RALEIGH, N.C. -- The restaurant, just a stone's throw from PNC Arena, is filling up as the lunch hour approaches.
The waiter politely pauses amid the growing din to tell Carolina Hurricanes forward Bryan Bickell that he's a big fan and wishes him well. He reminds Bickell of the overtime goal the winger scored during the 2013 playoffs that helped propel the Chicago Blackhawks to the second of what would be three Stanley Cup championships in six years. The waiter reveals that he's a minor-pro hockey player and wonders if Bickell has any advice.
Bickell is supportive and offers a couple of tips and then jokingly asks later if we got it all on tape.
And for a minute, this seems like just another hockey story.
But not long after lunch, Bickell picks up his 2½-year-old daughter, Makayla, from preschool. Father and daughter are soon sitting together at the kitchen island of the family's Raleigh-area home, Makayla chattering away as she peels a tangerine. Down the stairs comes Bickell's wife, Amanda, holding Kaylee, who is 6 months old.
Amanda's brother, Devin, who has moved to Raleigh to help out the family, is puttering around the kitchen, and there is a pleasant hum common to happy homes, regardless of whether the resident is a three-time Stanley Cup champion or not. And it becomes very clear very quickly that this isn't so much a hockey story but a story about how people -- how families -- come together when life throws one of their own on his or her butt.
That's just what Bickell's family did after he left a morning skate in November before a game against the New Jersey Devils, knowing that something was definitely not right. His right arm, hand and leg were refusing to act as they should.
"It was just all of a sudden," Bickell explained over a healthy selection of salad and grilled chicken. "It was my right side of my body. My right arm, my right leg were kind of disconnected."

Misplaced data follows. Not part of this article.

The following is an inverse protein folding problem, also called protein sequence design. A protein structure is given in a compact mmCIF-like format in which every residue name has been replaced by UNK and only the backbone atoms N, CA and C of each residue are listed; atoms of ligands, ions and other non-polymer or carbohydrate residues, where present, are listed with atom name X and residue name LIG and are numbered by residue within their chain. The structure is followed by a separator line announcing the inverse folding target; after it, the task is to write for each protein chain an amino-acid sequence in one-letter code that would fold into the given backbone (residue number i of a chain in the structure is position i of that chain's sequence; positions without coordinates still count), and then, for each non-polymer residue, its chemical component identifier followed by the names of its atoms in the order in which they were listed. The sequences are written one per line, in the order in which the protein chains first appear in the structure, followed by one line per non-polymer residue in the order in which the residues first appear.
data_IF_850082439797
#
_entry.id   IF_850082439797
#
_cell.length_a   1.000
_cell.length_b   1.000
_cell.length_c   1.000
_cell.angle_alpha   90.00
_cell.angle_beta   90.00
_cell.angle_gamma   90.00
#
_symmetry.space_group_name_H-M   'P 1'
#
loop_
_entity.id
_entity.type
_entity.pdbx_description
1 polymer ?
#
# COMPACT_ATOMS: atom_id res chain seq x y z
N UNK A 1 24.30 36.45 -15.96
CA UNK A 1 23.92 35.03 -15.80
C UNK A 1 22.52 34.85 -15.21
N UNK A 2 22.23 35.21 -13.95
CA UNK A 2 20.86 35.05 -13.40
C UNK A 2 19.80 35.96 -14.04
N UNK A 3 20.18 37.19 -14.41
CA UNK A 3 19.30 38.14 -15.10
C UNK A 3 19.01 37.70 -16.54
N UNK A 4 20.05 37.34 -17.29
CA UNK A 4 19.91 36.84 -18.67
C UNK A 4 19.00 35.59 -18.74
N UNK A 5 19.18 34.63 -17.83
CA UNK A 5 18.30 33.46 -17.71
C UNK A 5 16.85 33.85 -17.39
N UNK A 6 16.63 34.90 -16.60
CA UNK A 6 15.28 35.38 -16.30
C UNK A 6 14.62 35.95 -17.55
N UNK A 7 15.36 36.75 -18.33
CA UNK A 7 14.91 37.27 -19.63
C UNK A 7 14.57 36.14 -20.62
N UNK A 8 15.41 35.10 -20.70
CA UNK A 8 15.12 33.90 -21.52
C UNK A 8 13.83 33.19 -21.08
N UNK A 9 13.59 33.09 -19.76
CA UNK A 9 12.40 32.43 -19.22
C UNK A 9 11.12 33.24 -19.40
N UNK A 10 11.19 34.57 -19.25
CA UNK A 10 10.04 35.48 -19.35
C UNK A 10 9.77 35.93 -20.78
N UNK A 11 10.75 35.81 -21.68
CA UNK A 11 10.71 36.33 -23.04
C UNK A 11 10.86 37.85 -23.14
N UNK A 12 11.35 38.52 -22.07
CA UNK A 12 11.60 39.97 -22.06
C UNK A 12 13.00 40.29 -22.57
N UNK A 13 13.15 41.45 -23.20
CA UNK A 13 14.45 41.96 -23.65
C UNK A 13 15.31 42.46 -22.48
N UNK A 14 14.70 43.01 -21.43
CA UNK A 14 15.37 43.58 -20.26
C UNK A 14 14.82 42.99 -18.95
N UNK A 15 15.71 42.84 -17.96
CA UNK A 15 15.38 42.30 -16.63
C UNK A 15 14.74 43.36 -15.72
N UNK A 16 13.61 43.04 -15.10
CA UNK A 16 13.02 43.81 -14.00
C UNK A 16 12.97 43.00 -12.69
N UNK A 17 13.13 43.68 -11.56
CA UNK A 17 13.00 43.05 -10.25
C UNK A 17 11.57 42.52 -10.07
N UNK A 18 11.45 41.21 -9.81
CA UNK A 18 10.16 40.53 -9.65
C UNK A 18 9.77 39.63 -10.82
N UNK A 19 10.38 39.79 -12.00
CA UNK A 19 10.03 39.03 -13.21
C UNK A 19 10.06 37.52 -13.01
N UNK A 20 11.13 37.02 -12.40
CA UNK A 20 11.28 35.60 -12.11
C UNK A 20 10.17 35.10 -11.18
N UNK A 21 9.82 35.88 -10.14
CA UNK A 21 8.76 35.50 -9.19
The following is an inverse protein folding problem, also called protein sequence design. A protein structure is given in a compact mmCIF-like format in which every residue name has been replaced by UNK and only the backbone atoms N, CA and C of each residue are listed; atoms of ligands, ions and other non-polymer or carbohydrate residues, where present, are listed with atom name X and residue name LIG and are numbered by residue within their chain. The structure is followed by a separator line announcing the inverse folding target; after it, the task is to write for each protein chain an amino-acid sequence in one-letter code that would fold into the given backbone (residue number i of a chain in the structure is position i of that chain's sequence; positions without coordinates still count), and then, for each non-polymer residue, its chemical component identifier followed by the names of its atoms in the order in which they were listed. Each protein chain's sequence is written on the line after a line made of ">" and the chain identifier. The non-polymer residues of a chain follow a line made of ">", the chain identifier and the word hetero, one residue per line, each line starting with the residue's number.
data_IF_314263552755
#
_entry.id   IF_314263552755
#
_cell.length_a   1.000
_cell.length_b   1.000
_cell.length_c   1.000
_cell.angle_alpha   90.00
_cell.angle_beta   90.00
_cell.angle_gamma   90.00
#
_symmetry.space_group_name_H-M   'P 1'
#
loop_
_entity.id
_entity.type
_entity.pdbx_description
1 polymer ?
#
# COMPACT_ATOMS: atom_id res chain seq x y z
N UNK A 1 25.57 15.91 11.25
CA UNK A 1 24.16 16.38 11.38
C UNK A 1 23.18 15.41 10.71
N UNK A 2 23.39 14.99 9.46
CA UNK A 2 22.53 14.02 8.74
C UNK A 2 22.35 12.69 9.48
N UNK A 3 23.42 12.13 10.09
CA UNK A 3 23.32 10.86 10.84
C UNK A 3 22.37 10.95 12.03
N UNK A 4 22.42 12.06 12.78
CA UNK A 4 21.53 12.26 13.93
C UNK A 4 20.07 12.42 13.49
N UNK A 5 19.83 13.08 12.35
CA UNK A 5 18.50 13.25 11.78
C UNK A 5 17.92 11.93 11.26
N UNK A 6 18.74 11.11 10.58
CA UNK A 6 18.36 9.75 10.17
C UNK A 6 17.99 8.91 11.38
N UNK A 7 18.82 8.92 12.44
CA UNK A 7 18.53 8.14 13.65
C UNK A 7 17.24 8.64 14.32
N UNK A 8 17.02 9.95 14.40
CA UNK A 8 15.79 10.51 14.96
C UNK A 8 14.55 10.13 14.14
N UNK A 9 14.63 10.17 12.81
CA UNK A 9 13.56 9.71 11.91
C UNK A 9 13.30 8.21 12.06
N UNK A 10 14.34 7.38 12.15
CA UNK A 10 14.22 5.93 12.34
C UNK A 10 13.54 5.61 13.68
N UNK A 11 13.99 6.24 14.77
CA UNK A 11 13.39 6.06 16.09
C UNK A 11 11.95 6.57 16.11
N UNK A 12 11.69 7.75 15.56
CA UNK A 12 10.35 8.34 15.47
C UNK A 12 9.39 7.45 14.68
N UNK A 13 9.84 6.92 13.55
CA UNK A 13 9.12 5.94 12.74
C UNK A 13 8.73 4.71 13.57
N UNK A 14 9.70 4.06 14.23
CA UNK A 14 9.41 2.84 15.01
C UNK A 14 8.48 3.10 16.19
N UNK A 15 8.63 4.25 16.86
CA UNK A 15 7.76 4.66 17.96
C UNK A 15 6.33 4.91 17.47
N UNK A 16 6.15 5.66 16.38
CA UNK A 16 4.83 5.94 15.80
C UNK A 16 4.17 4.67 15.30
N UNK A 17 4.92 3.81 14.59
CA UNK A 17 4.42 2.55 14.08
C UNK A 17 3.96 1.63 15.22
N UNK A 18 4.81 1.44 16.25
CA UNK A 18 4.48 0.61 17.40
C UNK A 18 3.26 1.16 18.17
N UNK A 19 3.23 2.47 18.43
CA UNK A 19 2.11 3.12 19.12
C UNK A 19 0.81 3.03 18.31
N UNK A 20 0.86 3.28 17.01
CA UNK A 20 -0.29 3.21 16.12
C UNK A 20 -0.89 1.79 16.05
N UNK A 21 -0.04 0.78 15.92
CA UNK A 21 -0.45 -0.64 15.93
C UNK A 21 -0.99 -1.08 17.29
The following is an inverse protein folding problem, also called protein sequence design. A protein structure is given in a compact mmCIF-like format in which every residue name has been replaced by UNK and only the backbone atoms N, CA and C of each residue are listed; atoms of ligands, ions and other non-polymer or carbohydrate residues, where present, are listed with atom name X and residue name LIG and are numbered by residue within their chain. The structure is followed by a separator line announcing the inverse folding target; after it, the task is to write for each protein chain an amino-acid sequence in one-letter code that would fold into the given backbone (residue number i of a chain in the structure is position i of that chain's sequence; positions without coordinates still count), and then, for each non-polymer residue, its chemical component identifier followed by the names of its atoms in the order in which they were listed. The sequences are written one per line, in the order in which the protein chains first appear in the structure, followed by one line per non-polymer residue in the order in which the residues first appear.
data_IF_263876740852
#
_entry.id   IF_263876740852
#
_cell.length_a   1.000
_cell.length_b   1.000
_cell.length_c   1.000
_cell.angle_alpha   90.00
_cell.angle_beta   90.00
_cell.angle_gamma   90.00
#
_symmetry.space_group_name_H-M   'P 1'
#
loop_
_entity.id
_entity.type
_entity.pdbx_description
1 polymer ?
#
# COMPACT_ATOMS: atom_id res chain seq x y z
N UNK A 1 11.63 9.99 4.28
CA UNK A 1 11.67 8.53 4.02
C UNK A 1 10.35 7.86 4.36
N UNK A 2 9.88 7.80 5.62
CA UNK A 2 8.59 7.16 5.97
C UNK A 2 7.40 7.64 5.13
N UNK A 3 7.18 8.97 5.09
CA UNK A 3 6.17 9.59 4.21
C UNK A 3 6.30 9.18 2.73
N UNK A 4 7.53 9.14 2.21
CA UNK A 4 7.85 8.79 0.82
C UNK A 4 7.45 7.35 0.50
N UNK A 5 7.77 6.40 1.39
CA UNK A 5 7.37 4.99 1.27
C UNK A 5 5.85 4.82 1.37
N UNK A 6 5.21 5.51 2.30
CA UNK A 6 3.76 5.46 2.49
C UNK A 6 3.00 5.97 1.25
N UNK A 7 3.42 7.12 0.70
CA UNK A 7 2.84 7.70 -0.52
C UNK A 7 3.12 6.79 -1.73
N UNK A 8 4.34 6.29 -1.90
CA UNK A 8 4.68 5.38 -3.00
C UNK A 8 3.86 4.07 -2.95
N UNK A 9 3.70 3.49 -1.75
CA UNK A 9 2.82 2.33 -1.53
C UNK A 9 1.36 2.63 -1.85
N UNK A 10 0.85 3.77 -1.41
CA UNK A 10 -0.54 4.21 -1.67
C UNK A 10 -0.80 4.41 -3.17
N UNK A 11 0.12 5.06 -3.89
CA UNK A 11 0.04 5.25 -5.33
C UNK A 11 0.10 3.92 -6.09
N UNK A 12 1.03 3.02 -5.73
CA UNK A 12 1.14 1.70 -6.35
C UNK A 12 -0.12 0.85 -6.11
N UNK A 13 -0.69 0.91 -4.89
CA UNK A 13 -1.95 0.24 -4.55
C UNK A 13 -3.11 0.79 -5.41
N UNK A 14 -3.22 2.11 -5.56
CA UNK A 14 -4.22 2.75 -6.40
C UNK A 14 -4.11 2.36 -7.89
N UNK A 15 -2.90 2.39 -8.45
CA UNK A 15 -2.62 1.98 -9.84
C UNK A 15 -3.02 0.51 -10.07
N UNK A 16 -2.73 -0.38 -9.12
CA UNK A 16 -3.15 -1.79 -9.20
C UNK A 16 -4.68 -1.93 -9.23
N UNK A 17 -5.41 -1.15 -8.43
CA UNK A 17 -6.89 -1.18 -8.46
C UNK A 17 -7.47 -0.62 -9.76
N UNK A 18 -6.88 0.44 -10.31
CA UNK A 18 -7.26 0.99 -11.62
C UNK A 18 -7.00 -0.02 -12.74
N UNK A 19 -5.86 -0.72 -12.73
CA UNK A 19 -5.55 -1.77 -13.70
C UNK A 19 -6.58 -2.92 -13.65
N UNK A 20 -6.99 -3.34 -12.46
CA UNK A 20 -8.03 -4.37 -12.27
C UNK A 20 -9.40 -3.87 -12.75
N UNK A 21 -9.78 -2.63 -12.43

Bickell's extremities were still functioning, but the signals from Bickell's brain weren't getting through. And after months of trying to figure out what was ailing him -- was it vertigo? Concussion symptoms? A neurological issue? -- Bickell was about to find out he had multiple sclerosis.
"When he'd gone in and they said he was getting an MRI on his brain, it wasn't the first time, so I didn't really think much of it," Amanda said, referring to the experience of many hockey wives. "It didn't scare me. I really didn't even bat an eye at it. And so when we went to the doctor's office and they said Bryan had MS, I was just kind of in shock.
"And then I was like, 'So, now what?'"
Bickell grew up east of Toronto near Orono, Ontario, in a quintessential Canadian home. His dad, Bill, worked for the local municipality driving heavy machinery -- including, of course, a snowplow. Although he's technically retired, Bill still moves snow and works on construction projects. Bickell's mother, Anne, manages a garage specializing in diesel equipment. An avid quilter, she has also opened her own quilt shop.
Bickell met Amanda when he was 16 and playing major junior hockey in Ottawa. They met through a mutual friend -- although Bryan made quite an impression before they were even properly introduced.
"It was really slippery out, and I started to slip and before I ever knew his name, he just walked over and grabbed my hand and walked me to the door," Amanda said.
She wasn't interested in hockey players as a rule but, well, Bickell was persistent and sweet. And now, 14 years and two children later, they're facing this challenge as teammates, with one plan, one voice.
"The hardest part [of the diagnosis] was realizing that you don't know what's going to happen," Amanda said. "There's such a wide range of things that can happen to you with MS. Some people can have no issues, no medication, no nothing -- and then other people can be paralyzed, [experience] loss of hearing, loss of sight, loss of use of their legs, [be] in a wheelchair. So it really can go from one extreme to another."
Bickell won a Stanley Cup with Chicago in 2010 -- playing four postseason games and registering one assist after spending most of the season in the AHL. Even though he didn't get his name etched on the chalice, he did get a ring. He was a force for the Blackhawks in the 2013 finals, collecting nine goals and 17 points as the Blackhawks dumped the Boston Bruins in six games. Two years later, when Chicago won again, Bickell was in physical turmoil, having suffered vertigo and other issues that kept him out of the lineup for part of the playoffs.